In a small bowl, mix together softened butter, garlic salt, 1 tablespoon lime juice, 2 teaspoons habanero pepper, and 2 teaspoons lime zest. Cover, and refrigerate.
Preheat grill for medium heat.

Lightly oil grill grate, and place salmon on the grill. Cook salmon for 5 to 8 minutes per side, or until the fish can be easily flaked with a fork. Transfer to a serving dish, top with habanero butter, and serve.

Habanero Salsa
This is a variation of regular fresh salsa with the addition of a hot paper pepper. This salsa is not for lightweights.
3 fresh jalapeno peppers
2 onions, finely chopped
2 tablespoons garlic, minced
1 tablespoon white sugar
2 teaspoons salt
1 teaspoon freshly ground black pepper
 1 (7 ounce) can diced green chile pepper
1/2 cup minced fresh cilantro
2 limes, juiced
7 (15 ounce) cans canned tomatoes
1 hot paper pepper, seeded

Roast jalapenos over a grill or gas burner until completely blackened. Seal in a plastic bag or a bowl covered with plastic wrap, and allow to steam until skins are loosened. When cool, remove skin, stem, and seeds.

Place jalapenos, onions, garlic, sugar, salt, and pepper into the bowl of a blender or food processor. Pulse to chop and blend, then pour into a large bowl, and mix with the can of green chiles, cilantro, and lime juice. Pulse the tomatoes in batches to desired size, and add to green chile mixture.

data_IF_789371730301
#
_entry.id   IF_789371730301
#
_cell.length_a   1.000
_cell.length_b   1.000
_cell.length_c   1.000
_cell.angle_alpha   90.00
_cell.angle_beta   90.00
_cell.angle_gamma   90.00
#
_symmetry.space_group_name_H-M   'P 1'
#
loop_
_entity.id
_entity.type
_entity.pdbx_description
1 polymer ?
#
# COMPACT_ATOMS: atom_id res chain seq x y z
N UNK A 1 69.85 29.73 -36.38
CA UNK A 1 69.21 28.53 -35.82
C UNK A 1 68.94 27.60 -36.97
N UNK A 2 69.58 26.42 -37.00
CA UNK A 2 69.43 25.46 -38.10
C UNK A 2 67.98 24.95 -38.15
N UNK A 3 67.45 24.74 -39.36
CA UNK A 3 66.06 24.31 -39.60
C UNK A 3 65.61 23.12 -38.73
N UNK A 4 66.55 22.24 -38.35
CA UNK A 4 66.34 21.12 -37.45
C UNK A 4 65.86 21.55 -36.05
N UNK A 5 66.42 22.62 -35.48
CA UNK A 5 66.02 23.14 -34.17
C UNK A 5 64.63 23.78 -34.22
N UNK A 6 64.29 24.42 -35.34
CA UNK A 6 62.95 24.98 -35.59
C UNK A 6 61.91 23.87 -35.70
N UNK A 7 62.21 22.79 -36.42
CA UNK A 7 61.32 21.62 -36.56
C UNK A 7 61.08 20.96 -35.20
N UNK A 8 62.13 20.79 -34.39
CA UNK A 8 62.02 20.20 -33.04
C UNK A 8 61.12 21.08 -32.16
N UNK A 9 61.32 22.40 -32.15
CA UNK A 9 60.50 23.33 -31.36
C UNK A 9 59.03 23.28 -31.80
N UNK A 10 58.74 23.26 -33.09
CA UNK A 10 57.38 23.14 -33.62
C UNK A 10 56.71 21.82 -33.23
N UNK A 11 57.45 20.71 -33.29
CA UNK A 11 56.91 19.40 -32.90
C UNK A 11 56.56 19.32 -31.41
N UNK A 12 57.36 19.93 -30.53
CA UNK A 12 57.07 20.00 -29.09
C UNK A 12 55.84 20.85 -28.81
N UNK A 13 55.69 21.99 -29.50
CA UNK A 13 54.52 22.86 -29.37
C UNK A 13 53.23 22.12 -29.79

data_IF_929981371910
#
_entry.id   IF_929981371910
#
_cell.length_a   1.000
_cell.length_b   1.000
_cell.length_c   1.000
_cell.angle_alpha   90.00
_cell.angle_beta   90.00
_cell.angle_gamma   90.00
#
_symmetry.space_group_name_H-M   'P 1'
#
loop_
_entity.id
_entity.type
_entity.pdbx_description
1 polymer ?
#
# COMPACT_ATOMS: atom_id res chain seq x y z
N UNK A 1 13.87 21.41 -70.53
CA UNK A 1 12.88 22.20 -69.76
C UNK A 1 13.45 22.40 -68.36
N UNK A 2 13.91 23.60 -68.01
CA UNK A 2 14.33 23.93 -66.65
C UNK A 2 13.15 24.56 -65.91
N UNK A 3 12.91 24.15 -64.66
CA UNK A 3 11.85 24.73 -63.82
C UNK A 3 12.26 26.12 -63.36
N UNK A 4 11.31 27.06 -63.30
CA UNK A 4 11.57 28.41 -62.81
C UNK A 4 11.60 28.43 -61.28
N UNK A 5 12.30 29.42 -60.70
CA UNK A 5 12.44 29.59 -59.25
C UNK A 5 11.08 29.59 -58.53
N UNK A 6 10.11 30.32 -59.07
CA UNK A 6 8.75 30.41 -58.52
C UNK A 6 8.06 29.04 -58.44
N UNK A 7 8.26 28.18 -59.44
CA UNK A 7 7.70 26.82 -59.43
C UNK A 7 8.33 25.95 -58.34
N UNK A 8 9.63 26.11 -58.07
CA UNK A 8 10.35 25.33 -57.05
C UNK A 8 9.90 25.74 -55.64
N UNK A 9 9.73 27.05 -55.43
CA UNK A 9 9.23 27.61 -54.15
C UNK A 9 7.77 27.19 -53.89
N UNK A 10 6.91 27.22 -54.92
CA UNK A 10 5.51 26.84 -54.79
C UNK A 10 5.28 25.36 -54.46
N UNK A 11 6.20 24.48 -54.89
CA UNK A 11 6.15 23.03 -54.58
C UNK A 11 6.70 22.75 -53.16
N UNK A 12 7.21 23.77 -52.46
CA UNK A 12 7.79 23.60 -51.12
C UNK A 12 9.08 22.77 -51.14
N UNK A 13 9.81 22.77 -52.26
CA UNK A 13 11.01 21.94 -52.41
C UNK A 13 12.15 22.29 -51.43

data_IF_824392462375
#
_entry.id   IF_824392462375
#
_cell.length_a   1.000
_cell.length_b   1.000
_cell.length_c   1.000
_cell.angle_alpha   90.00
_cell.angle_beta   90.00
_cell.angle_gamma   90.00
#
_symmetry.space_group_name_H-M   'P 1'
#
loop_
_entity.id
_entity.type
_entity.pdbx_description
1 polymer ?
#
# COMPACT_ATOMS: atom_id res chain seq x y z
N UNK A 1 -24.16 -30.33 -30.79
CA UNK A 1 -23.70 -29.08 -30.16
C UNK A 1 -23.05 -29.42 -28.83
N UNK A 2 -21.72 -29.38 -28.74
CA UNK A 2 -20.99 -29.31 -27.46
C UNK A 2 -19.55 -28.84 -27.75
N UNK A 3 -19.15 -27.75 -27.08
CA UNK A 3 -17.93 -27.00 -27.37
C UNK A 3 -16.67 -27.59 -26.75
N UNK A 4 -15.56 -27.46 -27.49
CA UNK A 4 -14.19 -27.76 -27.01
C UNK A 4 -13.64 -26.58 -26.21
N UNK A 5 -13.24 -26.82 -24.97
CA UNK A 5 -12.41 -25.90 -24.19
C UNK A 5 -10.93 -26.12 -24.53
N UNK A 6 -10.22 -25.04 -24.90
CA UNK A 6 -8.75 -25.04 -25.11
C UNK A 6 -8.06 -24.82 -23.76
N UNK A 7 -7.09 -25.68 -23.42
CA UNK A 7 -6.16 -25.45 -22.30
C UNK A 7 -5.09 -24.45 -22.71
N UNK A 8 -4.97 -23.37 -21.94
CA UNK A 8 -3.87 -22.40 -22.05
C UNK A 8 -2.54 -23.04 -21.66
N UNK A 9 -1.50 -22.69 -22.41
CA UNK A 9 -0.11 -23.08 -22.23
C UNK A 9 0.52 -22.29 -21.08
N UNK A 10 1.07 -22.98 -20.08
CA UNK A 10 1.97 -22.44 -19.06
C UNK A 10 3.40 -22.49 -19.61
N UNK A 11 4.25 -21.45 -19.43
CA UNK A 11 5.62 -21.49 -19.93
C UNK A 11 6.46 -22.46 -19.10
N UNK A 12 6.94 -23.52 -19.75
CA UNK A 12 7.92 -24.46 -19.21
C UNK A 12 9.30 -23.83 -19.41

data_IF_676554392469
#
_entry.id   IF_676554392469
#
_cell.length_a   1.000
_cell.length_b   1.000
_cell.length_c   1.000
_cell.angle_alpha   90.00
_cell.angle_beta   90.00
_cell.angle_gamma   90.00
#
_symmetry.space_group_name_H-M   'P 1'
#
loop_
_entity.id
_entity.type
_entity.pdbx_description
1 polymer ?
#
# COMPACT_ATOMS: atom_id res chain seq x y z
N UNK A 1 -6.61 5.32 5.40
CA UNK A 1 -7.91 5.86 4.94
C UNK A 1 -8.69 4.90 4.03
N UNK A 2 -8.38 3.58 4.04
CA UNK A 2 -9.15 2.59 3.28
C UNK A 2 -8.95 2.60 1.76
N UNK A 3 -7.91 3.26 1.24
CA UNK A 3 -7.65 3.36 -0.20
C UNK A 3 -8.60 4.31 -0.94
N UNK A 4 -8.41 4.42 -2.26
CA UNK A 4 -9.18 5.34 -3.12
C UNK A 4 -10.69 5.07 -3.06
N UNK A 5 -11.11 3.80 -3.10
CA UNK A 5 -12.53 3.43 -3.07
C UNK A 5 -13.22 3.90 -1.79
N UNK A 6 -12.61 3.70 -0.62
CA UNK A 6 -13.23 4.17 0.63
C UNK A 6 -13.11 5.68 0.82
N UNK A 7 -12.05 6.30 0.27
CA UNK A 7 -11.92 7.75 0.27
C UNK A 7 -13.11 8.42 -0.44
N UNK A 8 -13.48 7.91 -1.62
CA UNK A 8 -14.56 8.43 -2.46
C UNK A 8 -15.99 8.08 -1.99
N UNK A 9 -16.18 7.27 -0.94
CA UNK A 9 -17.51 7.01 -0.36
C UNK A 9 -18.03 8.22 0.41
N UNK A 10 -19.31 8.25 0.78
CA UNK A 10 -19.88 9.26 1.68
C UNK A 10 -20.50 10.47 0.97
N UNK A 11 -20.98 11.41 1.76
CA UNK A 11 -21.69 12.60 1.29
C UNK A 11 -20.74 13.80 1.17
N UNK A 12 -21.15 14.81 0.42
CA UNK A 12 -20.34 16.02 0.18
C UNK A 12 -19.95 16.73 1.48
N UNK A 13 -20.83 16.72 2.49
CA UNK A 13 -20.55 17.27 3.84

Return one cup of chopped tomatoes to the blender along with the habanero, and puree well. Strain the puree to remove any large pieces of habanero, and add to the tomatoes. Mix well, cover, and chill in the refrigerator at least one hour to allow flavors to blend.


Wikipedia - Habanero

Monday, March 28, 2016

Starting a Garden Journal in 2016

It’s that time of year when my garden is on my mind as I sift through seed catalogs and plan my Spring garden. This is actually one of my favorite times of the year for gardening, when the possibilities of the upcoming garden year are before me.  It’s time to shake off the gardening mistakes of the past and look forward to the new year.
How wonderful to sit at a large table, with a warm cup of my own, organically grown, herb tea, and dream about the warmth of the summer sun, surrounded by a smear of catalogs and ideas.

This year I am planning raised beds.  I will create and make lists of crops to grow and where I will put them.  It has been years since I had to plan a garden from scratch and I cannot wait.  But what to plant? and what does it need? and when do I start seed? For those answers I turned to my garden journals from years past.
 This is a page from 1993